Share some of the spiritual stories, rituals, or traditions from your own background, and be honest about how you’ve felt about them over the years. When you don’t feel comfortable or ready to share, say so. While holidays and celebrations can be a great introduction to faith and belief, go beyond them to explore a variety of religious texts together, perhaps visit spiritual sites and/or houses of worship, or watch services on YouTube to emphasize the human side of what can seem abstract and distant. Series like the Amma, Tell Me books and the Start-up Religion titles, with titles like Visiting a Gurdwara, Belonging, Places of Worship, and Celebrating Harvest promote understanding and respect.
3. Recognize and Respect Diversity
“Not believing in God is nothing to be ashamed of, but being open about our disbelief does — I believe — require a bit of finesse,” writes Wendy Thomas Russell, author of Relax, It’s Just God. Ground conversations on faith and spirituality in respect, not fear. Faith traditions of indigenous people are often marginalized or “otherized,” atheists and secular-focused folk are sometimes treated as people who just “haven’t gotten there yet.” Recognize that when it comes to religion, there are many systems and practices; be aware of framing any faiths as “major” or “minor”.
Resources for Discussing Faith and Spirituality with Kids
Miller’s premise that there is a scientific link between health and spirituality might have strong appeal for those who want to raise children with a sense of the spiritual. Includes family stories, exercises, and advice.Preorder from:
The Dalai Lama lays out a moral system of living “based on universal rather than religious principles” and the idea of basic human goodness being a catalyst for positive action in the world.Also available from:
Seven religious faiths (Judaism, Christianity, Islam, Hinduism, Buddhism, Confucianism, and Taoism) are featured in this book for middle-grade readers that includes full color photographs, maps, and timelines to help provide context.Preorder from:
This book goes beyond religion to include ancient and modern philosophy. Some reviewers note that while it includes atheists, agnostics, etc., certain sections assume a concept of God.Preorder from:
Picture Books for Young Readers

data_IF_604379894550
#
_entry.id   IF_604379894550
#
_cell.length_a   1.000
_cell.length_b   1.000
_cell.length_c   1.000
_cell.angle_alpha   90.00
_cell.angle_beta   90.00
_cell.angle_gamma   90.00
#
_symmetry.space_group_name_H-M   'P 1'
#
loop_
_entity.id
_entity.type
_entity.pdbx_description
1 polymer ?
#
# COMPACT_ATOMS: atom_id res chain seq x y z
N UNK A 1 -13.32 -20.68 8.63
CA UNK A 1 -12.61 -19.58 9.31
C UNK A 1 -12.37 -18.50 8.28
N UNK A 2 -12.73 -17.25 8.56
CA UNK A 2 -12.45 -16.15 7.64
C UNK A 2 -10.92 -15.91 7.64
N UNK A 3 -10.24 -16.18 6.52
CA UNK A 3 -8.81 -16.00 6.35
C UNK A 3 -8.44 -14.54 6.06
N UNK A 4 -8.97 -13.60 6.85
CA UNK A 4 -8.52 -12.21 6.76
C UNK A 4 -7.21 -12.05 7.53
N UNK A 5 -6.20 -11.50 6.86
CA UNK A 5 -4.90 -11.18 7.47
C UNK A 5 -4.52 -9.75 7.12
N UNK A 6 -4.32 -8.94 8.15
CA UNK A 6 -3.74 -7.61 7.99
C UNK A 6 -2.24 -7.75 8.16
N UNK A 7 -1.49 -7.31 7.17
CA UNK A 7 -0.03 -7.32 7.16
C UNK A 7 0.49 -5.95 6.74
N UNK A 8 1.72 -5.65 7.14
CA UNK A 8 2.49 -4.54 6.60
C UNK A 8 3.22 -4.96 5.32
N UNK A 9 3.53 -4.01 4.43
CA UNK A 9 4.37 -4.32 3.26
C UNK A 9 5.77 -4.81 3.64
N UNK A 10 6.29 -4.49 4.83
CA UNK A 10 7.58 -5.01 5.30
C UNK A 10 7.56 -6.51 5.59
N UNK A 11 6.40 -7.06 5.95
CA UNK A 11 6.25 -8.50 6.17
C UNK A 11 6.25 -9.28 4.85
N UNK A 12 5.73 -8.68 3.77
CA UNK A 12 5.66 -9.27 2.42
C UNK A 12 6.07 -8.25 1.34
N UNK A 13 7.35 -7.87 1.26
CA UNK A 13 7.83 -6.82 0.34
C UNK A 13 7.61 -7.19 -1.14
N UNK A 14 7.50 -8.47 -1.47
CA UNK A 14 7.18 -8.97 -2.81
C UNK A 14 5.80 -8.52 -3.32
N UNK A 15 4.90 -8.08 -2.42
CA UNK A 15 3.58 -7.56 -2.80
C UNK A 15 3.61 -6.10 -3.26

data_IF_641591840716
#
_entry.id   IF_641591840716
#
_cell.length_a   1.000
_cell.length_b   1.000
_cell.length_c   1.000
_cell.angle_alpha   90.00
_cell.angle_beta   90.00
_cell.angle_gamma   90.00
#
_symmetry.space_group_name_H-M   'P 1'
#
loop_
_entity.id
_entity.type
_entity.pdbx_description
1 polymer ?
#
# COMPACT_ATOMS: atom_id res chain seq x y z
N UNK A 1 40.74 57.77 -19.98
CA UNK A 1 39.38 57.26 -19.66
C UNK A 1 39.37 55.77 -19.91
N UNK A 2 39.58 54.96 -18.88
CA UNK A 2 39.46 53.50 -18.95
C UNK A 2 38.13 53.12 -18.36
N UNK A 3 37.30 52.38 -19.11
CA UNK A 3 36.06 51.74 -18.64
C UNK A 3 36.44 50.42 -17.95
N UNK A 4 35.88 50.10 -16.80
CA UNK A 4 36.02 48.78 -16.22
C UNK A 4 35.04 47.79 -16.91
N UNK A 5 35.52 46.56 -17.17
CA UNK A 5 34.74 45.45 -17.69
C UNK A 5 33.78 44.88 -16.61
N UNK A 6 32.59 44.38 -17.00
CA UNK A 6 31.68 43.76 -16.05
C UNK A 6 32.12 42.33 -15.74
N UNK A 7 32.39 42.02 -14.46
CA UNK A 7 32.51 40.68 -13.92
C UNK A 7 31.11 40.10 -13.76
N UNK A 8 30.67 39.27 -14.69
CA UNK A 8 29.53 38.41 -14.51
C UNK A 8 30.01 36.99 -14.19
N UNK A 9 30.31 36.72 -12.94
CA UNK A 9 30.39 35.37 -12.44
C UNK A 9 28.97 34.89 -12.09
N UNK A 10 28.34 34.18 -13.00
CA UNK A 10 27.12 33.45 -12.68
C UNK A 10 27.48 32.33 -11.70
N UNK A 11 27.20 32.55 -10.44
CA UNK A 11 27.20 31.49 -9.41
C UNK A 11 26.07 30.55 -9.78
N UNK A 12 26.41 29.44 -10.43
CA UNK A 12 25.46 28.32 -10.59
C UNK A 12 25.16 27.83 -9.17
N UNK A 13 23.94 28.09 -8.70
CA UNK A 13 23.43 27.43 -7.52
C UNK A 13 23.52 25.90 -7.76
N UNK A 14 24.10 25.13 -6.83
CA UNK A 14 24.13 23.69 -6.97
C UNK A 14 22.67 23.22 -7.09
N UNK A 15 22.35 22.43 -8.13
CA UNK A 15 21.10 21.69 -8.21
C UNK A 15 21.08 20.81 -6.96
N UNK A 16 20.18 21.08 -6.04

Celebrating a variety of rituals and everyday practices, Baylor’s tribute to the many ways people around the world greet the morning won a Caldecott Honor for Parnall’s illustrations.Preorder from:
Books for Middle Grade Readers
Thomas sees things — a neighbor witch’s magic, his father’s abuse of his mother, Jesus. He comes to develop a way of thinking and living “based on human sympathy and compassion above all else." And then he discovers how happiness begins: “with no longer being afraid.”Preorder from:
In my debut novel, Reggie “Pukey” McKnight is trying to figure things out — if God cares, why are some people homeless? Why is his former best friend now his worst enemy? And who gets to be a superhero? As one reviewer notes, “Reggie might see himself as a wimpy kid, but he’s anything but as he steps up to new challenges and confronts big questions about doing the right thing in a tough world.”Preorder from:
Young Adult Books
Jason Bock is an agnostic-maybe-atheist who decides to invent a new religion with a water tower as its god. This book raises interesting questions about faithfulness, control, and ways of worship.Preorder from:
When 16-year-old Amal decides to wear the hijab as a visible sign of her faith, everyone in her life has an opinion. “It became apparent to me that the only time Muslim females appeared as heroines in books were as escapees of the Taliban, victims of an honour killing, or subjects of the Saudi royalty! I wrote Does My Head Look Big In This? because I wanted to fill that gap. I wanted to write a book which debunked the common misconceptions about Muslims and which allowed readers to enter the world of the average Muslim teenage girl and see past the headlines and stereotypes … and have a giggle in the process!” says Abdel-Fattah.Preorder from:
 Lipka, Michael (2015, May 12). “5 key findings about the changing U.S. religious landscape“